Dr. Upgrade or: How I Learned to Stop Worrying and Update My iPhone the Right Way
Note: The following article was written after the troubled iOS 8.0.1 update, but the advice applies to any type of software update, including iOS, OS X, and even Windows.
Wednesday’s iOS 8.0.1 update fiasco — and the related emails I received from readers, friends, and family members — reminded me to revisit and share some update or upgrade “best practices.” My hope is that by following the tips outlined below, you can avoid the frustration and heartache that often accompanies botched updates, protecting both your data and your time. But first, a bit of background on this most recent iOS situation.
For those somehow unaware, Apple released a particularly buggy iOS 8 last week and followed that up on Wednesday with an even buggier iOS 8.0.1 update, one that killed mobile service and Touch ID for many users. Apple eventually pulled the botched update, but many users were forced to perform a full restore of their affected iPhones via iTunes in order to fix the problem.
On Thursday, Apple released iOS 8.0.2, an emergency update to fix the show-stopping bugs in the 8.0.1, as well as the original bugs in the iOS 8.0 release. While most report no issues with this latest update, some users are still having trouble.
Looking back on the situation, a few things stand out. First, it’s important to note that although Apple has cultivated a reputation as the company that “gets it right” and makes products that “just work,” it is in no way immune from the types of failed updates and unexpected bugs that also plague its competitors.
Second, this isn’t the first time that Apple has royally screwed up and released software without adequate testing and quality controls. The company has been forced to pull updates and address critical bugs with new hardware and software on several occasions throughout its history. This doesn’t mean that you should abandon Apple, but it does serve as a reminder that the company can be just as fallible as any other in the industry.
When it comes to both past and future mistakes, however, Apple will of course fix most of problems, and usually in short order. But how can you protect yourself from getting hit by botched updates in the first place? Here are some tips:
Don’t Update While Traveling
Imagine you’re on a business trip and your iPhone or Mac alerts you to a new update. Apple makes it so easy to update software, usually requiring only the click of a button, and you’re eager to see new features or bug fixes. Sounds good, right?
Well, in the case of iOS 8.0.1, you might have just lost connectivity on your iPhone for the duration of your trip unless you also had a Mac or PC and an Internet connection handy. Specifically, the solution to the iOS 8.0.1 bug was to connect your iPhone to iTunes, download the large iOS 8.0 firmware file, and perform a manual restore. Without the option do perform this workflow, you would have been out of luck.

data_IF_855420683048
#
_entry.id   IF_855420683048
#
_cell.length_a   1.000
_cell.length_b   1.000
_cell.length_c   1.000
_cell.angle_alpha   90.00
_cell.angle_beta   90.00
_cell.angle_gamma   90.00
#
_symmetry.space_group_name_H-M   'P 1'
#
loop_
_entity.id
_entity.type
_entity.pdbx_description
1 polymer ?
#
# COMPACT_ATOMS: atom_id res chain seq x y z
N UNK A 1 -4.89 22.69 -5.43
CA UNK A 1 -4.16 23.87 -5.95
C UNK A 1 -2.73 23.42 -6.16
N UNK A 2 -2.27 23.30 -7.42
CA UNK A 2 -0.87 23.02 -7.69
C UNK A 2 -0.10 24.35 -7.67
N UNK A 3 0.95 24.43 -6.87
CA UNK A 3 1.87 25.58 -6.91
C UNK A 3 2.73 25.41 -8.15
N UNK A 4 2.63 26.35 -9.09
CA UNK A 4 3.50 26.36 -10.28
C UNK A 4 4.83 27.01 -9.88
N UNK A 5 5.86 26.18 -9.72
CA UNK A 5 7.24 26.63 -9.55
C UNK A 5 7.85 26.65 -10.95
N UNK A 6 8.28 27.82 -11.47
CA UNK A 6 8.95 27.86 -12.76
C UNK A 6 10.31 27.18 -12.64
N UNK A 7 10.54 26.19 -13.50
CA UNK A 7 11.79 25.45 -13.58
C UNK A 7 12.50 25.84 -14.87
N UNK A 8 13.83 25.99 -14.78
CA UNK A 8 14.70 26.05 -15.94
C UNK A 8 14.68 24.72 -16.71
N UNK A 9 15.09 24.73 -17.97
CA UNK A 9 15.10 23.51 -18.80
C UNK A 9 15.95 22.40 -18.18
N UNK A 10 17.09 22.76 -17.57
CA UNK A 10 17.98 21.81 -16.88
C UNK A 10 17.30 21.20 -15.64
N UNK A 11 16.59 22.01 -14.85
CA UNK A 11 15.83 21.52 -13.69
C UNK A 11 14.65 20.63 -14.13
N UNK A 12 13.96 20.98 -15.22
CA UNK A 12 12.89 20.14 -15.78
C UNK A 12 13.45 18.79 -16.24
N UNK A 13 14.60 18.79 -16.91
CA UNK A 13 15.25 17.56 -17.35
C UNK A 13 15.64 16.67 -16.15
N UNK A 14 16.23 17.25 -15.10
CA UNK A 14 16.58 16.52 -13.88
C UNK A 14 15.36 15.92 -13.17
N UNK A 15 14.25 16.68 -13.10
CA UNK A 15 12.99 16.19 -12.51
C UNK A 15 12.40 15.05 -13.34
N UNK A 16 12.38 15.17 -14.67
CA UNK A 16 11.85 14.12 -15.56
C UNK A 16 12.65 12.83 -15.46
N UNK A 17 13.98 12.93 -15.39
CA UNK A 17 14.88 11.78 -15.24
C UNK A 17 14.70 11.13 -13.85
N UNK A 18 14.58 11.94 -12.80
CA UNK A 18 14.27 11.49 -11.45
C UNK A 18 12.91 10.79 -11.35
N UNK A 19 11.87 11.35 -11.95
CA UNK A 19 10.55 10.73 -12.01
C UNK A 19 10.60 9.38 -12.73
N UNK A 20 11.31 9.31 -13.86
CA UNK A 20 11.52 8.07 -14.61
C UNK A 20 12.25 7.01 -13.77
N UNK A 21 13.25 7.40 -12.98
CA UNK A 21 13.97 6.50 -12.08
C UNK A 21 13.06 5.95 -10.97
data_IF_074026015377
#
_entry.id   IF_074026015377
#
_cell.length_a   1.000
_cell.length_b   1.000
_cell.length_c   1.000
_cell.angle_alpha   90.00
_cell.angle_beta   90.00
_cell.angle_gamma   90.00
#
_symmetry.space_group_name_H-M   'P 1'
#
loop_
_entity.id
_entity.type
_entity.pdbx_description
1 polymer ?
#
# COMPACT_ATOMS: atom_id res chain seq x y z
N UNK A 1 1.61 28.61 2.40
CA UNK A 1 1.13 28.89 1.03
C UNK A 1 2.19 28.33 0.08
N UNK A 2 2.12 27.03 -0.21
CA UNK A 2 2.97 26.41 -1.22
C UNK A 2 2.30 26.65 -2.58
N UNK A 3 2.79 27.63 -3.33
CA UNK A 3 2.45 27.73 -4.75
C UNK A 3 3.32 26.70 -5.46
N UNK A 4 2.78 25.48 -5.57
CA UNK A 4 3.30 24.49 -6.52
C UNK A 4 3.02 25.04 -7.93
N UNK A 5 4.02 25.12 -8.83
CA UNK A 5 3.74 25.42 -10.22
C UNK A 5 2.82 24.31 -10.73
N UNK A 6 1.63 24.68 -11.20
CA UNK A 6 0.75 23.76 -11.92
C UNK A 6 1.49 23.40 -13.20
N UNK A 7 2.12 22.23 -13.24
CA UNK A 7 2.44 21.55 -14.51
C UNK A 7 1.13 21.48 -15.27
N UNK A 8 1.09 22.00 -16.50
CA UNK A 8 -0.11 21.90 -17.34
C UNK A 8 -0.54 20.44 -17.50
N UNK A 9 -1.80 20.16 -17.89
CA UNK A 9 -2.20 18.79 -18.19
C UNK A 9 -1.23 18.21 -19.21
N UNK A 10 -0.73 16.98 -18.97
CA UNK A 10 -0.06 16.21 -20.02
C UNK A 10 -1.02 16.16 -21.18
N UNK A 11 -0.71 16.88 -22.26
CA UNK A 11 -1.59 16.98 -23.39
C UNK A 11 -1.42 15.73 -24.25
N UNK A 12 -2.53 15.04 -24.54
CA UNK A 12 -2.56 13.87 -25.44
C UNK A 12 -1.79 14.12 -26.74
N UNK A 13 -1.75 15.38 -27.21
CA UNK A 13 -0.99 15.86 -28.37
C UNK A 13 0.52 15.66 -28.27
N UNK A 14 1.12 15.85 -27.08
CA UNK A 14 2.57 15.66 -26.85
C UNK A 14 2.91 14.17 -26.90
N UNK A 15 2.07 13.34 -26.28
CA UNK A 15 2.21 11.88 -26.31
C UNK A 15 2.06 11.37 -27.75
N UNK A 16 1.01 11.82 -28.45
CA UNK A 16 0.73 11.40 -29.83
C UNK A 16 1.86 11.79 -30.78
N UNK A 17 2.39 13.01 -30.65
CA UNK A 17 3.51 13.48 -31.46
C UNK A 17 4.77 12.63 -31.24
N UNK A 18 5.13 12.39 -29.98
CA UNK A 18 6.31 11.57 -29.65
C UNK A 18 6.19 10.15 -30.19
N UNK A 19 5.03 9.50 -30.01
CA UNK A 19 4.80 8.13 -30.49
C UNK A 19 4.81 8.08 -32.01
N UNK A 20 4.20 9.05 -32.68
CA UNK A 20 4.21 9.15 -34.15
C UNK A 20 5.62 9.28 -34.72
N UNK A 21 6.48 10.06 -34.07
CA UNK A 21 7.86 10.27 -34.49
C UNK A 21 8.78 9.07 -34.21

The same goes for Macs, PCs, and any other electronic device that may require a software or firmware update. Often the only way to correct or reverse failed updates is to have access to another functional device, which those traveling may not possess. You may also lose data when reversing bad updates, and you may not have the means to perform a backup while on the road.
In short, you’ll want to have all resources available to you in the event of a problem — a second computer, a reliable Internet connection, a complete backup of your data, etc. — and most people simply won’t have these resources during a trip.
Back Up Your Data Before Any Updates
Speaking of backups, you’re keeping regular ones, aren’t you? Ah, just kidding. I know you’re not. Backups are somewhat of a paradox in computing: everyone knows about them, everyone claims to do them, but somehow the most common statement I hear while repairing computers and devices is “But..but..I don’t have a backup. I can’t lose my pictures!” This phenomenon is even prevalent among those in the industry who should know better.
So even if you’re not performing regular backups, do yourself a favor and make a manual backup before any software or firmware updates. Upgrades and updates can go wrong for a number of reasons — a botched update from the software company, a bad hard drive in your own computer, a power surge or power loss at the wrong moment — and data loss is often a result.
But if you have a complete backup of your data from just prior to the failed update, you’ll be sitting pretty. This recommendation not only protects your data, but also helps you get back up and running in short order. You’ll be much better off with a “format and restore” than having to pull the hard drive on a dead system and try to use expensive and often ineffective data recovery software.
Don’t Update Production Devices During Important Projects
When you hear the term “production device,” you may first think of computers and devices associated with important media and IT work, such as an email server for a large company, or a live editing workstation at a movie studio. But it’s important to assign a broader meaning to the term for the purposes of this article.